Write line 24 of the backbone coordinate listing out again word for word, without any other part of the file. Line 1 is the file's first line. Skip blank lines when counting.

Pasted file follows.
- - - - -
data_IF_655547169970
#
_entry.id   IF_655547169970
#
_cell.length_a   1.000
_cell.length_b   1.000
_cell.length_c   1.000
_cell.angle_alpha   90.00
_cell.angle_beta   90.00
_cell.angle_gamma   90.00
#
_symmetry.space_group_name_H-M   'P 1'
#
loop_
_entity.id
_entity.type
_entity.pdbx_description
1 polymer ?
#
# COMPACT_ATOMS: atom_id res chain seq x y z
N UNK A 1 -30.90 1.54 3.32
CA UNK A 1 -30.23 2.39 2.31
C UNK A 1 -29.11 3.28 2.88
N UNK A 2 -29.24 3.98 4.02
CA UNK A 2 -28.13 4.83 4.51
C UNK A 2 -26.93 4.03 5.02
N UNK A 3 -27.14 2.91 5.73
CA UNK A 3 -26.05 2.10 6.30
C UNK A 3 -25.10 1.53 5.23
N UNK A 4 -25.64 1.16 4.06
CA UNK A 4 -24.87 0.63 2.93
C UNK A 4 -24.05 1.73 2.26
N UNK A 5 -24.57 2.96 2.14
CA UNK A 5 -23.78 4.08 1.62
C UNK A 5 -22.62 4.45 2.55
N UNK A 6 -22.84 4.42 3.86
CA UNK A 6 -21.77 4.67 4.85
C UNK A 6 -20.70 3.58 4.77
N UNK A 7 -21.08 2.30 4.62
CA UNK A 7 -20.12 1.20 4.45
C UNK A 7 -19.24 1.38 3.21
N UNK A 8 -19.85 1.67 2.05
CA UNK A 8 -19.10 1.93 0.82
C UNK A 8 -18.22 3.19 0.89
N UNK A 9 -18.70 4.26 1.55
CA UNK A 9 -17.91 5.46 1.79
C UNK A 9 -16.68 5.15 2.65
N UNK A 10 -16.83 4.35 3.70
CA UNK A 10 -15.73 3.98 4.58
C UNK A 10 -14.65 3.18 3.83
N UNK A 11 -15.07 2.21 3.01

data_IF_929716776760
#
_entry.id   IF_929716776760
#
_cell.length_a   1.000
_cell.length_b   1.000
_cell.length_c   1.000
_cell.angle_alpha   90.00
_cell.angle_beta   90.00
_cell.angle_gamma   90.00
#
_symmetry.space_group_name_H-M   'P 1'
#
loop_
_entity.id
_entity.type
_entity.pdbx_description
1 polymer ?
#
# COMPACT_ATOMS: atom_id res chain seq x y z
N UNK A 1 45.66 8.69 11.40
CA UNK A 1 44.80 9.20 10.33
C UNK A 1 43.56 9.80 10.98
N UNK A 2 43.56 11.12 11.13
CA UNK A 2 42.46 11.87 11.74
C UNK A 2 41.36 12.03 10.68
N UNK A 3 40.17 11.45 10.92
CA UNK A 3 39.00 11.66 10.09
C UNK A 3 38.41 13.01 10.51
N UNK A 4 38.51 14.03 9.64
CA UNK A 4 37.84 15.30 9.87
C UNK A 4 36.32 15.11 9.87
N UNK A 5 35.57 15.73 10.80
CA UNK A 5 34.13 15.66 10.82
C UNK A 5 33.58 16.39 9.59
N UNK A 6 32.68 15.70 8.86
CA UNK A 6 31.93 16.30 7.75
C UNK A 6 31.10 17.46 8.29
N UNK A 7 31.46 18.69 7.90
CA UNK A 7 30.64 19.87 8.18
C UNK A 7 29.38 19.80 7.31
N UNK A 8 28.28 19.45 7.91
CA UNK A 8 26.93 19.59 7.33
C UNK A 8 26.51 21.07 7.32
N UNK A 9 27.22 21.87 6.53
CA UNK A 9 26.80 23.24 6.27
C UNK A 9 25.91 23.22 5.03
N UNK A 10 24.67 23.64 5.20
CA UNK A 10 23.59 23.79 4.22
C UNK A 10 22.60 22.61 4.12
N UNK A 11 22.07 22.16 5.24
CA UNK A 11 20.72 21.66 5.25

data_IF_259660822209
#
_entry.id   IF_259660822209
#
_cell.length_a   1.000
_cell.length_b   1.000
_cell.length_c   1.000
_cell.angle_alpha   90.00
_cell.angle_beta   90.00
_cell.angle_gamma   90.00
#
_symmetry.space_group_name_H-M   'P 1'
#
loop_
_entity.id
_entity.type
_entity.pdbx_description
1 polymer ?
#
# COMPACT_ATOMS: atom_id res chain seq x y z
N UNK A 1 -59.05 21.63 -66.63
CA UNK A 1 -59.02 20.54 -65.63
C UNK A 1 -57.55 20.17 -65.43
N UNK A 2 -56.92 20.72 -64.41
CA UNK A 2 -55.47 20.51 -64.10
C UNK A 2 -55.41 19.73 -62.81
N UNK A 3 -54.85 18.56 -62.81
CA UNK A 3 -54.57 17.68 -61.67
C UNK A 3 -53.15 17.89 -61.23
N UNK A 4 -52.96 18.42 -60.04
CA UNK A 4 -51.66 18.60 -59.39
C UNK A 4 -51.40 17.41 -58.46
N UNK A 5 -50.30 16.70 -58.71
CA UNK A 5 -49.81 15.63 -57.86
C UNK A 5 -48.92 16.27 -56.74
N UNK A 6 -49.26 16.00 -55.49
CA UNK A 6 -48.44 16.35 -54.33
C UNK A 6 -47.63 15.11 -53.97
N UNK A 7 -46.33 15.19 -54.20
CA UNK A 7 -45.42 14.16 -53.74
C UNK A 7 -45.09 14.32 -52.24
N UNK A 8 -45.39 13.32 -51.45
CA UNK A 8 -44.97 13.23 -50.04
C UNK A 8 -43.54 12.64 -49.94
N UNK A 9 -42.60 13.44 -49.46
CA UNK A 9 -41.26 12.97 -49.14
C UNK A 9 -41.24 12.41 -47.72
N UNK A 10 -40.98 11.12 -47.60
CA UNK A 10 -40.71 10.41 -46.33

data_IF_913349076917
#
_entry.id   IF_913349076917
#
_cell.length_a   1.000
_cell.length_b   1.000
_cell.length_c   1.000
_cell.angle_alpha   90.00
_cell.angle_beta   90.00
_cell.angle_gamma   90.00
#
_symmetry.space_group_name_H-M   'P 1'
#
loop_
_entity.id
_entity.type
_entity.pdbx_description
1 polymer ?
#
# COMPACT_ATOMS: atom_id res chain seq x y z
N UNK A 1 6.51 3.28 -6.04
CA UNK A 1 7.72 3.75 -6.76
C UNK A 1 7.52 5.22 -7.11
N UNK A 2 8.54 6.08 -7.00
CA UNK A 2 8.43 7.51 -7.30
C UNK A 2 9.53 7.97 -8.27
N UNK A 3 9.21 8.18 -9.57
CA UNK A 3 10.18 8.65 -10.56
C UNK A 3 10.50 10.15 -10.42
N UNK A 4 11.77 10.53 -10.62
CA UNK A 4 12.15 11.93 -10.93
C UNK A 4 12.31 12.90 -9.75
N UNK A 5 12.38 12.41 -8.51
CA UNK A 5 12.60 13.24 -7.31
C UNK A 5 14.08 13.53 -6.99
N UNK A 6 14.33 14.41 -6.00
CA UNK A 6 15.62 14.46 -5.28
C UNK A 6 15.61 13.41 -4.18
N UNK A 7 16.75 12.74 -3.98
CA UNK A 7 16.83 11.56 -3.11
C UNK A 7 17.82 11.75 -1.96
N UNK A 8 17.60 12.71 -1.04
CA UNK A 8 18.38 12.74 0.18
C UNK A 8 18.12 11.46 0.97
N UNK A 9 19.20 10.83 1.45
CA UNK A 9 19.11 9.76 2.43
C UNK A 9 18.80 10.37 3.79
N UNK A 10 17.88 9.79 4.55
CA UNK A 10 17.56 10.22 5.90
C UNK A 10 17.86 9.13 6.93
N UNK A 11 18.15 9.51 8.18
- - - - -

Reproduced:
N UNK A 2 -29.24 3.98 4.02